Speaking of whiplash, let’s talk about Michael Bloomberg, the Democrat-turned-Republican-turned-independent-turned-Democrat. Bloomberg may be outspending every other candidate by vast margins, but his Super Tuesday strategy, resulting in a non-presence in all but the last debate and absence in Iowa and New Hampshire, isn’t a great look.

“In Iowa and New Hampshire, the first states in the presidential nomination process, candidates brave freezing temperatures to get out and shake hands. In those states, voters don’t expect to be won over with ad buys and policy papers, they want to meet the candidates personally and be wooed,” wrote Rich Cromwell in The Federalist this month. “Mike Bloomberg doesn’t have time for that.”

Not the case with Sanders, who called out Bloomberg for his absence. “I didn’t see Mike in Iowa when we were holding town meetings with folks there,” Sanders said. “Didn’t see him in New Hampshire, hey you know what, I didn’t see him here in Nevada. Didn’t see him in South Carolina. But he thinks he can buy this election. Well, I got news for Mr. Bloomberg and that is the American people are sick and tired of billionaires buying elections.”

Not to mention, Bloomberg’s first debate showing was abysmal — while Sanders never broke stride, even ripping Bloomberg for his filthy billions.

Sanders Discards Buttigieg and Warren Robotics

At her peak, Elizabeth Warren led Sanders in the polls by 12 full points, and now she trails him by over 16 points. In an intersectionality battle, Warren should come out on top, but she isn’t. And it isn’t as if the two progressive icons are running on vastly different policy platforms.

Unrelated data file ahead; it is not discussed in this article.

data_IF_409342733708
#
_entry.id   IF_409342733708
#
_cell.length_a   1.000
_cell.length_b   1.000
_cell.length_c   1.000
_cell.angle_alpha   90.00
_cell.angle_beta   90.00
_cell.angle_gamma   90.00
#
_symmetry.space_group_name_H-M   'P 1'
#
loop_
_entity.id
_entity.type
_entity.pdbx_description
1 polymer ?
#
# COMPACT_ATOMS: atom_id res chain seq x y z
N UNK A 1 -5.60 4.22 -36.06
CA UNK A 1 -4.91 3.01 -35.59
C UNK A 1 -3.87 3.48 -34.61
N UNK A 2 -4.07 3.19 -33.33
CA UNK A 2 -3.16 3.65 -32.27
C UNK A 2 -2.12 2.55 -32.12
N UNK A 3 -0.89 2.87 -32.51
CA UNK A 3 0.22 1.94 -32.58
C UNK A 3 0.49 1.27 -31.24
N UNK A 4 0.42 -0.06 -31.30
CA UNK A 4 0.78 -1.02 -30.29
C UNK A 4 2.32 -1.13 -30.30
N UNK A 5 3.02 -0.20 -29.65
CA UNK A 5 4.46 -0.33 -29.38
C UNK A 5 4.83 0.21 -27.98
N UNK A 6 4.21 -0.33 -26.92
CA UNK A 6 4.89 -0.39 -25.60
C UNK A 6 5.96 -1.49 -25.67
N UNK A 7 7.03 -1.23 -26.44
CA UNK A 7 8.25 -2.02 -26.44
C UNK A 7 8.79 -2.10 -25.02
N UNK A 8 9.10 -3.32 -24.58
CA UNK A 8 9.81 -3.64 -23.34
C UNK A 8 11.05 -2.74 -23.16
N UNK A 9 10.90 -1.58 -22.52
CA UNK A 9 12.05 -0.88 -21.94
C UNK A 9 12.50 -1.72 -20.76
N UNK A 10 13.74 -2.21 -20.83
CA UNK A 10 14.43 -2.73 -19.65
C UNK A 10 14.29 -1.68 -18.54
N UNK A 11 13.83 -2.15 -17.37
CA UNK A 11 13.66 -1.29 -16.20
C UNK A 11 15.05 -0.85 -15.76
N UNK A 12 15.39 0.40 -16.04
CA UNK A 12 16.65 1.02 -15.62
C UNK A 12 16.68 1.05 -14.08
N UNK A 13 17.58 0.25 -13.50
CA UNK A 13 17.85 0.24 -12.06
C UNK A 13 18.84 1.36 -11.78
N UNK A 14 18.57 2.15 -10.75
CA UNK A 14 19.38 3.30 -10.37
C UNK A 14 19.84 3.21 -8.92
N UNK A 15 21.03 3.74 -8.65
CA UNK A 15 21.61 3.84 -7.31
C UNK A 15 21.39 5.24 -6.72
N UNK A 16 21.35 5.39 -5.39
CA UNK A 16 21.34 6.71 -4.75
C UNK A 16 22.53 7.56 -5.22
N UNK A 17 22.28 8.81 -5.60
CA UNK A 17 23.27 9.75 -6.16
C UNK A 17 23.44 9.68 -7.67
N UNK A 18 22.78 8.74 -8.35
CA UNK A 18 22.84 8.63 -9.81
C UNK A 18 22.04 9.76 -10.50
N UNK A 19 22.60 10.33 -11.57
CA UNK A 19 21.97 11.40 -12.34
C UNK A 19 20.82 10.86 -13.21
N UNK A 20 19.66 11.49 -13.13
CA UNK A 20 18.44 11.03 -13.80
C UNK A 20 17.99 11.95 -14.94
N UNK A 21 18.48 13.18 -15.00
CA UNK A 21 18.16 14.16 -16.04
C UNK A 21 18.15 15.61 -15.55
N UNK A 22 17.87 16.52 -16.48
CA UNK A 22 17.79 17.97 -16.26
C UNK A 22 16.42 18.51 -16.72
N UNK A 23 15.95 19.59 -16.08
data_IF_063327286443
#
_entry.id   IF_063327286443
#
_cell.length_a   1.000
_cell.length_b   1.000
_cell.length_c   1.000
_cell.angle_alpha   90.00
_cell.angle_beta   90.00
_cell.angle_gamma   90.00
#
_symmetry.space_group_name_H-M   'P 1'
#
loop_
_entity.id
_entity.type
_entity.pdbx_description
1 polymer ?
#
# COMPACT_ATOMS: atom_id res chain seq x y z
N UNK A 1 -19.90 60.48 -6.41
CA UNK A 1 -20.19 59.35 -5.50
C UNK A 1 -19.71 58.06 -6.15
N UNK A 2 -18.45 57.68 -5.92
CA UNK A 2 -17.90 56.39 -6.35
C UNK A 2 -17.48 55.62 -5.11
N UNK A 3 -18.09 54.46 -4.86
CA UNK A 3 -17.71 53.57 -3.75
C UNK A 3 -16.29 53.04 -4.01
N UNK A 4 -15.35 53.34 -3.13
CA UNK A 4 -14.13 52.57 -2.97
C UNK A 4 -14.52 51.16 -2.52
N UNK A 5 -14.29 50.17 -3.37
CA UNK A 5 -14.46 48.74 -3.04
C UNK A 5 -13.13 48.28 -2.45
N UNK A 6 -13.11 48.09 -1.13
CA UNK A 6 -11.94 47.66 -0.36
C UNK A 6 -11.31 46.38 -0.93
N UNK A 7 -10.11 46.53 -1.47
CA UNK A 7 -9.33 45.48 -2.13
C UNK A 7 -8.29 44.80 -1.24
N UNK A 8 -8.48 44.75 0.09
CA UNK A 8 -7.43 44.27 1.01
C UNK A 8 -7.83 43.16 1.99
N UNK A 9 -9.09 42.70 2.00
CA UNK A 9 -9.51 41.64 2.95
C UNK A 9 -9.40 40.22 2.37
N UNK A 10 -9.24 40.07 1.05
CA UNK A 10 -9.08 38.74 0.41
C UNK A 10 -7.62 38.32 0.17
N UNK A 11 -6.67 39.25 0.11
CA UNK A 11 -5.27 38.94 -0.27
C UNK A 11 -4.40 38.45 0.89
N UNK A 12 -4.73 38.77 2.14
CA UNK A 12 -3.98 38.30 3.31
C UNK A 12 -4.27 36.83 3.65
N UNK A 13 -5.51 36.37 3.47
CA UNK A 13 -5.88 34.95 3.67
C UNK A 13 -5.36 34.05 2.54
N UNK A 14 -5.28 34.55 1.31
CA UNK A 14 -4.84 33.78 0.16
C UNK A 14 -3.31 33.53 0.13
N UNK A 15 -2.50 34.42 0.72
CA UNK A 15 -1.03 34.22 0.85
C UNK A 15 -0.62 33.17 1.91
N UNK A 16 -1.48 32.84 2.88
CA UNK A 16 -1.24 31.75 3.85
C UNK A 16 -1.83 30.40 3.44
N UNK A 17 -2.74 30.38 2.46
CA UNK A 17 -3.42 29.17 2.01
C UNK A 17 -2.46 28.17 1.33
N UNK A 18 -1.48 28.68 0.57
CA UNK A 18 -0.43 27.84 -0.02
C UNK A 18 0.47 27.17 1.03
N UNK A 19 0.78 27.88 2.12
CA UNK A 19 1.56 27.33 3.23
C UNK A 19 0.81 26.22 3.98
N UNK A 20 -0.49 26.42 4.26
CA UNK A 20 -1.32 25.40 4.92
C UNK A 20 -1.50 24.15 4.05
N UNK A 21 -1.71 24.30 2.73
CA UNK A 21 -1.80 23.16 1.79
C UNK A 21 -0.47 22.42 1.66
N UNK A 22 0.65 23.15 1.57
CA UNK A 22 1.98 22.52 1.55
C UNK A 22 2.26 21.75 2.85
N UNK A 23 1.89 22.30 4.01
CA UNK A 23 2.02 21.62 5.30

Unlike Sanders, Warren wreaks of insincerity. If she can’t even be honest about her heritage, how are voters supposed to trust her promises and endless plans? Despite her best efforts to appear nonchalant and relatable — think Instagram beer video — Warren just can’t quite get the authenticity thing down. It’s as if all her rehearsed-to-appear-unrehearsed talking points pass through a cringe machine on the way out of her mouth.

Former Mayor of South Bend, Indiana, Pete Buttigieg is another robotics champion. The media has propped up Buttigieg as smooth and articulate, but his once-punchy and polished phrases, such as “future former Republicans” and “God doesn’t belong to a political party,” are tired. The novelty has worn off. Having apparently learned nothing from the failed campaigns of Beto O’Rourke and Julián Castro, Buttigieg continues “Hispandering” in a way that feels forced.

But authenticity matters to voters, and they seem to see it in Sanders. One of Sanders’ volunteers, 33-year-old Shawn Nevarro, thinks of Sanders like a grandfather. “He’s kind of stern, a little grumpy at times. But, at the same time, you really know he’s looking out for you,” Nevarro said recently after a Nevada Spanish-language campaign event. “There is a huge distrust among the Latinx community with the Democratic party that they’re not following through on their promises. … Bernie is the exact opposite. He has a real authenticity.”

That authenticity could shore up the nomination for Bernie Sanders. Wonks in Washington, journalists buzzing around D.C. newsrooms, Twitter pundits, and campaign strategists would all do well to realize most people vote with their gut. They care more about who candidates are than what they say. Donald Trump wasn’t the smoothest candidate in 2016. He didn’t do Instagram lives from his kitchen, didn’t break out in Spanish at his rallies. He made forgotten voters believe he cared about them — because he did. And now Sanders is doing the same. So far, it’s paying off.

Kylee Zempel is an assistant editor at The Federalist. Follow her on Twitter @kyleezempel.